It has always been difficult for a nation to come to terms with diminished power. Yet that is one result in the U.S. of the West's victory over the Soviet empire. The threat of nuclear annihilation has ended, and with it America's leverage over its allies. The economic clout of the U.S. doesn't match the clout of the old nuclear umbrella.
Nowhere is this suddenly skewed relationship more evident than in our relations with Japan and--even more strikingly--reunited Germany. The states that became major economic powers under our nuclear shield have already begun asserting their economic clout by asking for a stronger voice in the U.N. Security Council, the World Bank, and the International Monetary Fund.
Americans are most conscious of the ongoing change in relations with Japan. But German assertiveness has gone even further. Not that the Germans are all that sure how to use their newfound power. They want to help Europe become more competitive and more unified. Yet when the Germans attempt to reshape Europe in the image they deem rational, they are criticized for overstepping their bounds--especially in Paris, but elsewhere, too.
So it's no surprise that Washington also finds Germany's emergence as a full-fledged European power a mixed blessing. There are clearly positive dimensions: A strong German economy is a major market for U.S. goods. The Americans have a trade surplus with Germany--and Europe. Further, thousands of U.S. companies ranging from General Motors Corp. and IBM to tiny makers of parts have growing market shares in Germany. Some companies are using German partners or subsidiaries to help strengthen their presence throughout Europe, both Eastern and Western. In that sense, the Americans are far more tightly woven into the economic fabric of Germany than they ever will be in Japan.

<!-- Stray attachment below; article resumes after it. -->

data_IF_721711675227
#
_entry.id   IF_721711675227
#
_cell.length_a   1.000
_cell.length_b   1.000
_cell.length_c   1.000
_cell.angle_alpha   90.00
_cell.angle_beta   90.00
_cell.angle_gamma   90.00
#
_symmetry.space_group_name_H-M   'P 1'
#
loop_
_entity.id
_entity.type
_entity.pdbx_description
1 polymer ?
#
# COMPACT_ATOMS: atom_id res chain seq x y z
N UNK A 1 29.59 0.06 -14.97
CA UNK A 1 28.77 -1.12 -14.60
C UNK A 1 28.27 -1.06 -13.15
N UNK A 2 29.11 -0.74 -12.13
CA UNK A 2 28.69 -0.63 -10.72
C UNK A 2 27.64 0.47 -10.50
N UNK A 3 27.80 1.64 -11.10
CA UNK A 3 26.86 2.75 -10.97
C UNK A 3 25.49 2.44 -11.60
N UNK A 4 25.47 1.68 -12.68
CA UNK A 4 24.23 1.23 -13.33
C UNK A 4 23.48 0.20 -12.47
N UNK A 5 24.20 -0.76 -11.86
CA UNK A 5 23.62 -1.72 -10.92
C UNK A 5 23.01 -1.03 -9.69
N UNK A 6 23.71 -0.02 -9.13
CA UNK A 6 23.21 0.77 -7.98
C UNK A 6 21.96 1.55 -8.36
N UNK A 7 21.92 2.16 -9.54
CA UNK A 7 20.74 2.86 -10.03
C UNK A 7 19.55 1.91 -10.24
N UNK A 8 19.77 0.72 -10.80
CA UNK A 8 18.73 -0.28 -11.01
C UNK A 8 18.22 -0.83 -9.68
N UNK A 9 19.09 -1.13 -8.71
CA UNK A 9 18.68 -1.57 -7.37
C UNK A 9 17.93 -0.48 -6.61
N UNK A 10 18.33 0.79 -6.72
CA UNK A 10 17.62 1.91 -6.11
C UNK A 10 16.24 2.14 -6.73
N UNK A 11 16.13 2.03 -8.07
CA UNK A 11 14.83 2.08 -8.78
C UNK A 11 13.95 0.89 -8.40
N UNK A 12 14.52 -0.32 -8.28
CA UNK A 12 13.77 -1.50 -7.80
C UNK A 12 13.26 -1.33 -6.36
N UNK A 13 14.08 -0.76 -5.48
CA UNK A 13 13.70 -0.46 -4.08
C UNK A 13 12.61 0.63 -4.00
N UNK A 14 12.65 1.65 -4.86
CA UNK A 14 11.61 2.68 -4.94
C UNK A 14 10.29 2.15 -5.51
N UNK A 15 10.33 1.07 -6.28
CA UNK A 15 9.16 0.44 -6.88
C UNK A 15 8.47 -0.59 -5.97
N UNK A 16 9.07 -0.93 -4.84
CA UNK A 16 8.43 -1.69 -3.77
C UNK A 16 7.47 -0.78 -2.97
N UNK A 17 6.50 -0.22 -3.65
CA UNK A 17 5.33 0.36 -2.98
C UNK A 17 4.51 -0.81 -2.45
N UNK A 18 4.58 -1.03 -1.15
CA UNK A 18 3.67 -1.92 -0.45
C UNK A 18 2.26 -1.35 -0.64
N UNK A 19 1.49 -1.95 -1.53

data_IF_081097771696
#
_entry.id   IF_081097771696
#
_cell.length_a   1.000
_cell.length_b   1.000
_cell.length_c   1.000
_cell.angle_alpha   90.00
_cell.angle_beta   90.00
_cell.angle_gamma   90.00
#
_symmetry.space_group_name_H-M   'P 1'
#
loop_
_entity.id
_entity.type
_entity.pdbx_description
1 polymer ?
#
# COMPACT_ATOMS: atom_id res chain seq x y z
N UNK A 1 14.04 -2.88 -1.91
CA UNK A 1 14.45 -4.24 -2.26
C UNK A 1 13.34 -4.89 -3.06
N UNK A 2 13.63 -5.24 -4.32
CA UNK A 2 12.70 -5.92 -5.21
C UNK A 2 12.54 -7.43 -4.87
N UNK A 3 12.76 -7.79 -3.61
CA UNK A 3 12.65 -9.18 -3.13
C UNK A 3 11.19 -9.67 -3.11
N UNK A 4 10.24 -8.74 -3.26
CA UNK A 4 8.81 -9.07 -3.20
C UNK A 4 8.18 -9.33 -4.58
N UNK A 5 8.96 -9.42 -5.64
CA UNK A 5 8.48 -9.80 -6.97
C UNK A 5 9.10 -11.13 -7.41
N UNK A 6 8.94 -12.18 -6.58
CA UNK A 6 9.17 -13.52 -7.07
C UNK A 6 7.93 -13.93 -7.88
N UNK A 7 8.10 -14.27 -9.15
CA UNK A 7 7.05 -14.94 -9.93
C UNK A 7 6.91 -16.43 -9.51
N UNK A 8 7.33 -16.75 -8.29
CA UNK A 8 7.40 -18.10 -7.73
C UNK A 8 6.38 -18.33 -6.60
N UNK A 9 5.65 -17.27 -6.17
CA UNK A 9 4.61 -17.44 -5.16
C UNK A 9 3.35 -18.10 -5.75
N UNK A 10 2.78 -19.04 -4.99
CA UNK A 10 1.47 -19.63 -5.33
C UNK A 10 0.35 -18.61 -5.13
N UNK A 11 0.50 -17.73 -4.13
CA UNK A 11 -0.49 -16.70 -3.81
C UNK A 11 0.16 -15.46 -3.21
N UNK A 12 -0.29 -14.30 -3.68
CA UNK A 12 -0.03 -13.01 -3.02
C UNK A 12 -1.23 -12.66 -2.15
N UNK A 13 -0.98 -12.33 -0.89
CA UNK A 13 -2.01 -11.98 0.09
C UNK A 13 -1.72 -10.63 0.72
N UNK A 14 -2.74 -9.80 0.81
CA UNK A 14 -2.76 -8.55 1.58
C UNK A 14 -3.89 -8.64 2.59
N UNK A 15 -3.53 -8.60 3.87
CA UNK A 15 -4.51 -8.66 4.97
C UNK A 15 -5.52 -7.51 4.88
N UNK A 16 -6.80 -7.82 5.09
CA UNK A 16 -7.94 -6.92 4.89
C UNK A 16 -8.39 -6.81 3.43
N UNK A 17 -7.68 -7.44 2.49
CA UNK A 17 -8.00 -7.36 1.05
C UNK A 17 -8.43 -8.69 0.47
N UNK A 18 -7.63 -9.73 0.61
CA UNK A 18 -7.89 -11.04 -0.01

But German self-direction still makes Washington uncomfortable. At a time when U.S. fiscal policy depends on low interest rates, it chafes that the Germans won't bring down the high rates they're using against inflationary pressures. And the State Dept. is vexed that Bonn bulldozed the European Community and Washington into recognizing Croatia and Slovenia, undermining the Administration's instinct to put off a decision. Other irritants include German determination to protect its inefficient but politically potent farmers and pointed German proposals that the U.S. commit billions for struggling peoples in the East.
Finally, let's face it: The Germans have an image problem that is not going to go away--in spite of Bonn's excellent record on human rights, its sensitivity to the burden of its own history, and its unmatched track record as a staunch member of the Atlantic Alliance. Whatever they do, the twin stains of the Holocaust and Nazi aggression will remain.
That being said, Washington must work hard to remain fully engaged with the Germans, despite the ambivalent feelings each has about the other. There will be more times when we don't agree with the Germans. There also will be times when we are irritated to find that the U.S. vision of Europe doesn't mesh with the German view, as the German economic powerhouse is increasingly in Europe's driver's seat. But despite those frustrations, it's important to remember that the Washington connection is extremely important to the Germans. It adds to their respectability and legitimacy in Europe and helps salve century-old European animosities. Through a combination of economic, diplomatic, and military means, Washington must continue its spectacularly successful post-World War II engagement.